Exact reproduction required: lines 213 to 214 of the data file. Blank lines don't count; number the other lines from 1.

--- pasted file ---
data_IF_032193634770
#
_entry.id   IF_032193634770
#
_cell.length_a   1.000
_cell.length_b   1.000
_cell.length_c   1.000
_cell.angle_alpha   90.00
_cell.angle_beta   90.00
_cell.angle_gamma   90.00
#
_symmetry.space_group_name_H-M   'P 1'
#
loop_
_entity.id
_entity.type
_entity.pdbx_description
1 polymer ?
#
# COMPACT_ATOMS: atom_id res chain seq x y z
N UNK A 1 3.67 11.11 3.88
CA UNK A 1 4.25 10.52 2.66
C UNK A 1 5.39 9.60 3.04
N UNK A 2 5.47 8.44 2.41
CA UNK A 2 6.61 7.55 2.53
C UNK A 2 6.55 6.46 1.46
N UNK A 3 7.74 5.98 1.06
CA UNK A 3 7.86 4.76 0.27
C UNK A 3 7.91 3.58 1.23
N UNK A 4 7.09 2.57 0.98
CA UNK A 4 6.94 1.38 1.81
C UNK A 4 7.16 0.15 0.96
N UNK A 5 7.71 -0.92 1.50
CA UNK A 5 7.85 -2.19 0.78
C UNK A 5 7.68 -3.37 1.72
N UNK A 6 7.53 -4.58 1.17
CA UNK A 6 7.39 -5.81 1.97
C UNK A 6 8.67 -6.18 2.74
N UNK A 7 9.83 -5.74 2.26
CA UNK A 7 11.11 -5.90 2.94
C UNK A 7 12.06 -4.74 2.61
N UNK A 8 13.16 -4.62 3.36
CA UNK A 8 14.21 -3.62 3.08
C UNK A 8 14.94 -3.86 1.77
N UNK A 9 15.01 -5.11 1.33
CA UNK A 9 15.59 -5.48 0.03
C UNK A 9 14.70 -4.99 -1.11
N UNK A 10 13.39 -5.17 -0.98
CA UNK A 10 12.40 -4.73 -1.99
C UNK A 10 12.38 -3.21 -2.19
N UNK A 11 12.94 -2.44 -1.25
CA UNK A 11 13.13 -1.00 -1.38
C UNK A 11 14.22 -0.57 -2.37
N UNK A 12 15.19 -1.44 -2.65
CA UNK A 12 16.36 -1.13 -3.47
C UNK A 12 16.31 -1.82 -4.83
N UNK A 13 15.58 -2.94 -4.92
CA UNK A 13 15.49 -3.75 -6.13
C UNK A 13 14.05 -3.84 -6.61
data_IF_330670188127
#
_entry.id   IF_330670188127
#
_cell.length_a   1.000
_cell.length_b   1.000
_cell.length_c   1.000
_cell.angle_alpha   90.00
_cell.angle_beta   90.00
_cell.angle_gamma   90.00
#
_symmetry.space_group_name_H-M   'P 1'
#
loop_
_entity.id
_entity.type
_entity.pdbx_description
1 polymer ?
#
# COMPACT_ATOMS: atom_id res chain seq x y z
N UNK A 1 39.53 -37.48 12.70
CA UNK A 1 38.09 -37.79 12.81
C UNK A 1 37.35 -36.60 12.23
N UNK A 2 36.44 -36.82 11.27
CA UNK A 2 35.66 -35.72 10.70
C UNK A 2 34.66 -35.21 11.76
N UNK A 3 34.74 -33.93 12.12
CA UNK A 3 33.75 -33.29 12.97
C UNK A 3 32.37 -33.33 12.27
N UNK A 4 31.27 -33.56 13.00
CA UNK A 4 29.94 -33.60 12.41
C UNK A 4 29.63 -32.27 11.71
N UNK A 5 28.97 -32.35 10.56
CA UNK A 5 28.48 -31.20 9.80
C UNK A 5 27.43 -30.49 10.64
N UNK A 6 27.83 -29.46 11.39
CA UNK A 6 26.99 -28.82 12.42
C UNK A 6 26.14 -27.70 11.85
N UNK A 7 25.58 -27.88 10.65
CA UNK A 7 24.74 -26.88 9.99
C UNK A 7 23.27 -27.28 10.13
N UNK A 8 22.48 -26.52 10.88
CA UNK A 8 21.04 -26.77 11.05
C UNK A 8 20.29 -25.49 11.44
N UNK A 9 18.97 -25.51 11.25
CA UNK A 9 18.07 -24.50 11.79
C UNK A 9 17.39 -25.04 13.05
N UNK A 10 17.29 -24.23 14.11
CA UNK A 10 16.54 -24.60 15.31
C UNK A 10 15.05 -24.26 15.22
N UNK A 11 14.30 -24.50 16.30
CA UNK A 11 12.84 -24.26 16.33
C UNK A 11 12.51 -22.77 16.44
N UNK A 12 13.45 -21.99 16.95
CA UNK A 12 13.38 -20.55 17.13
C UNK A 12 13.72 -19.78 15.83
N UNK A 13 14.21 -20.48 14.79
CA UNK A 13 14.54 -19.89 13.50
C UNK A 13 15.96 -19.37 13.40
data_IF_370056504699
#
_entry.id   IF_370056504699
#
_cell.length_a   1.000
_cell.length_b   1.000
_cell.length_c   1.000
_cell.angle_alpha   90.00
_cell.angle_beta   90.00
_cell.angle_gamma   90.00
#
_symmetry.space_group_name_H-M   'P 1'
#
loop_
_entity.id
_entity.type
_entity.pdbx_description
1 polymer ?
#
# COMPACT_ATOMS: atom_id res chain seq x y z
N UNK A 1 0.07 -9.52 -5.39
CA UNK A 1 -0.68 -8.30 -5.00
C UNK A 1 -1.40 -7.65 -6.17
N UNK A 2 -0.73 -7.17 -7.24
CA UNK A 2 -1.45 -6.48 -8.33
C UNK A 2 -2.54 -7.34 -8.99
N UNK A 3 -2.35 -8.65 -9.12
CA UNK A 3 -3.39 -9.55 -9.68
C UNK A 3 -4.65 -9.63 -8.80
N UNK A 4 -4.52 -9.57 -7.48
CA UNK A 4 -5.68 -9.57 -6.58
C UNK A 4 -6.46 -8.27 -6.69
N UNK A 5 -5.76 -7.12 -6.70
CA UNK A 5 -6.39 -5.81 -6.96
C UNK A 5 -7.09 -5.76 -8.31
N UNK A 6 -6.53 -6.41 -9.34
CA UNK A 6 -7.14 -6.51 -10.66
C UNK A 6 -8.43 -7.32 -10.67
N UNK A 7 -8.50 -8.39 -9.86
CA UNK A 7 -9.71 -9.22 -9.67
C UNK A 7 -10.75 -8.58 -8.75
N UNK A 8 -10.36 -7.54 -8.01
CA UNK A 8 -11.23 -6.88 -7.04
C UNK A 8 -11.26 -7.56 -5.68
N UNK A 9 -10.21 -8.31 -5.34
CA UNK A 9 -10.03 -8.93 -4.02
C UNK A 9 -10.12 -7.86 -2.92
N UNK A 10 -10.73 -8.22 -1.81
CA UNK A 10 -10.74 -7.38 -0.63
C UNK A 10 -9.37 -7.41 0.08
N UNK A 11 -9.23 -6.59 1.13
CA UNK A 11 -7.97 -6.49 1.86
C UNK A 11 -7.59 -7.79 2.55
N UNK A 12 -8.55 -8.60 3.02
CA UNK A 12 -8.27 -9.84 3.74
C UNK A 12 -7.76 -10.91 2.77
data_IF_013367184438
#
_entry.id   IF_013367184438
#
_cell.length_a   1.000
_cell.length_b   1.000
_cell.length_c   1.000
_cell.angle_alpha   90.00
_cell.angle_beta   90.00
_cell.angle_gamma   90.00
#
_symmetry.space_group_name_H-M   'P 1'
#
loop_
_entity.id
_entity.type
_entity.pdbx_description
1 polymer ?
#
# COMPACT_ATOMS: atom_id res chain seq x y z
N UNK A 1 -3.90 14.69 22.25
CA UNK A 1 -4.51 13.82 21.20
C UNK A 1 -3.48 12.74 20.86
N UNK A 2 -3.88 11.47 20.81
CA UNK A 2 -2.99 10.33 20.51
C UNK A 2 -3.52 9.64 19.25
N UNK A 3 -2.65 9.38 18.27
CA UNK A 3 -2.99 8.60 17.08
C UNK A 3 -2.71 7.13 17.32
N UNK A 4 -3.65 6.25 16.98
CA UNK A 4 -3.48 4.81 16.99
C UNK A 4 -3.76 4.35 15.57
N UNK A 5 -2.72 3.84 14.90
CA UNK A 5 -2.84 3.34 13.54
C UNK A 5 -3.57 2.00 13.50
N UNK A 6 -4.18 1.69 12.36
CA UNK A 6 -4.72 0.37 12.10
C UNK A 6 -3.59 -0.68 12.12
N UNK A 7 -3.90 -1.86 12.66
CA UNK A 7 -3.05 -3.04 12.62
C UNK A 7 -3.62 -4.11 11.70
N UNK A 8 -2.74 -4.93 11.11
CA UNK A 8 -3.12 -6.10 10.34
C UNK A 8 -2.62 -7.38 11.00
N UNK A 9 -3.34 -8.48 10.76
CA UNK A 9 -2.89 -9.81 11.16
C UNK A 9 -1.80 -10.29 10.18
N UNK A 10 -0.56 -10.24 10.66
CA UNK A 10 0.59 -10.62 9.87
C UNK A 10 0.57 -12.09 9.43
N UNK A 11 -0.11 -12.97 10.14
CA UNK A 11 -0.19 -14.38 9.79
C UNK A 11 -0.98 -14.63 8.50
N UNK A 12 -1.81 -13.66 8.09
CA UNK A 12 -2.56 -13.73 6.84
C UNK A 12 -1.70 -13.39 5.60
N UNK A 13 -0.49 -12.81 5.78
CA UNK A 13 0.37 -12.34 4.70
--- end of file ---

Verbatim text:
N UNK A 7 -3.90 -1.86 12.66
CA UNK A 7 -3.05 -3.04 12.62